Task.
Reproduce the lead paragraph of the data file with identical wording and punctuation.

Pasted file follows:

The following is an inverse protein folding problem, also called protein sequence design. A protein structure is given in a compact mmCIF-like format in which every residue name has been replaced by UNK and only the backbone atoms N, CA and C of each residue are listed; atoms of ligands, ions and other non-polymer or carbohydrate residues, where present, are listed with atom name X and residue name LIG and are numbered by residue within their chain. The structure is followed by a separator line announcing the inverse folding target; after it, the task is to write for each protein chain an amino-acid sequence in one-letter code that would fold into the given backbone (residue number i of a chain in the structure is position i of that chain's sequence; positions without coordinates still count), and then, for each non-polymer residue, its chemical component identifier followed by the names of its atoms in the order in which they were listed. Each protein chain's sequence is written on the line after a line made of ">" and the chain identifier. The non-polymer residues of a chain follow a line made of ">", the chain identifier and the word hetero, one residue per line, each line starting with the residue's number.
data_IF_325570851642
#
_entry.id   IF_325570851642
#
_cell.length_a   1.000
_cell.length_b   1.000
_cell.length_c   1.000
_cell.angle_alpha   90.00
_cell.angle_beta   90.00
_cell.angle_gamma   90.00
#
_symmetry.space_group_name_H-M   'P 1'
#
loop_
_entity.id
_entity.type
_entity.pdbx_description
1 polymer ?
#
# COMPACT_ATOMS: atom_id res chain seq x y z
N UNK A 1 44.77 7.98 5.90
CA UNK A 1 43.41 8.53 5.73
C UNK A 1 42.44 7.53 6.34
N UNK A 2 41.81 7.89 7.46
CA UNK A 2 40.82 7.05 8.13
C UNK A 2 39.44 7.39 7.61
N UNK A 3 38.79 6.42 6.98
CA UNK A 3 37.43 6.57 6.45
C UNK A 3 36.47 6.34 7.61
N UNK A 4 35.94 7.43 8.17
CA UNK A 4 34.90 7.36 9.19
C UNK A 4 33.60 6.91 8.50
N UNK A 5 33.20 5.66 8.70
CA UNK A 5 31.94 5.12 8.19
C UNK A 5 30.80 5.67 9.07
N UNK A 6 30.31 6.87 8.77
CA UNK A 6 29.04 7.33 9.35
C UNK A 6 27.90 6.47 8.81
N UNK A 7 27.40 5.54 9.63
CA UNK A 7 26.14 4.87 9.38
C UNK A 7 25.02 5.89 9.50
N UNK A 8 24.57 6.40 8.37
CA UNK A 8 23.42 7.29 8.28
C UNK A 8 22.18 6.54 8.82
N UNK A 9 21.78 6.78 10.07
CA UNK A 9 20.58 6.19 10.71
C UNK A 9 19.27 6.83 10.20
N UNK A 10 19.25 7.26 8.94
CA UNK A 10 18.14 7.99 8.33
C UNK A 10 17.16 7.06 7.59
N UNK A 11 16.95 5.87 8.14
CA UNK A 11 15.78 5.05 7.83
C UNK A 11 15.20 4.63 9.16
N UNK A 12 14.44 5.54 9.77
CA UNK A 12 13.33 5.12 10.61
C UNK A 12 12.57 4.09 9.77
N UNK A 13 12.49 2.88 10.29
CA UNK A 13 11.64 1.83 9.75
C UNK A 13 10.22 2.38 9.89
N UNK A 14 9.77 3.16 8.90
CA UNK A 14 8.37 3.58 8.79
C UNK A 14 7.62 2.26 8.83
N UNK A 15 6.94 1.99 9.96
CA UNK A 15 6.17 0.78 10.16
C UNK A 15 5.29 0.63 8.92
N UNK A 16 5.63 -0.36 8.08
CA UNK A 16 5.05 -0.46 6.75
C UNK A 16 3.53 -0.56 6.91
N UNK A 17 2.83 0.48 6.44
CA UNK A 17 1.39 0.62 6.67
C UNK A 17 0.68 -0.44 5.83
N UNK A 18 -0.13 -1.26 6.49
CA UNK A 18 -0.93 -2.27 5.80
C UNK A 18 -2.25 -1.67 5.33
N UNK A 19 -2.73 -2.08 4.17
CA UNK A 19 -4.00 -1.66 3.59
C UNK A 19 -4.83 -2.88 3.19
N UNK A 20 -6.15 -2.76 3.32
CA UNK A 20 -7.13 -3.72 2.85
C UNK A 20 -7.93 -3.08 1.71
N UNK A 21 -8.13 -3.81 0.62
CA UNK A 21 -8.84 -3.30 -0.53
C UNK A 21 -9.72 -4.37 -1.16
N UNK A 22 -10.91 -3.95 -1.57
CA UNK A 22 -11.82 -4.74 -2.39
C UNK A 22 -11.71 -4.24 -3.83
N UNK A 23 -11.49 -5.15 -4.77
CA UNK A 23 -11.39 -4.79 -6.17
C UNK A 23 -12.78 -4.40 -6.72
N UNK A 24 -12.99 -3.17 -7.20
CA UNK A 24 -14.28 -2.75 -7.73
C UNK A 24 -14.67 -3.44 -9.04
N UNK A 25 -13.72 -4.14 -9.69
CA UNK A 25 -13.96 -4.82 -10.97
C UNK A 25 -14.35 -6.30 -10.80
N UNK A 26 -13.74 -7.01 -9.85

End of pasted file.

The following is an inverse protein folding problem, also called protein sequence design. A protein structure is given in a compact mmCIF-like format in which every residue name has been replaced by UNK and only the backbone atoms N, CA and C of each residue are listed; atoms of ligands, ions and other non-polymer or carbohydrate residues, where present, are listed with atom name X and residue name LIG and are numbered by residue within their chain. The structure is followed by a separator line announcing the inverse folding target; after it, the task is to write for each protein chain an amino-acid sequence in one-letter code that would fold into the given backbone (residue number i of a chain in the structure is position i of that chain's sequence; positions without coordinates still count), and then, for each non-polymer residue, its chemical component identifier followed by the names of its atoms in the order in which they were listed. Each protein chain's sequence is written on the line after a line made of ">" and the chain identifier. The non-polymer residues of a chain follow a line made of ">", the chain identifier and the word hetero, one residue per line, each line starting with the residue's number.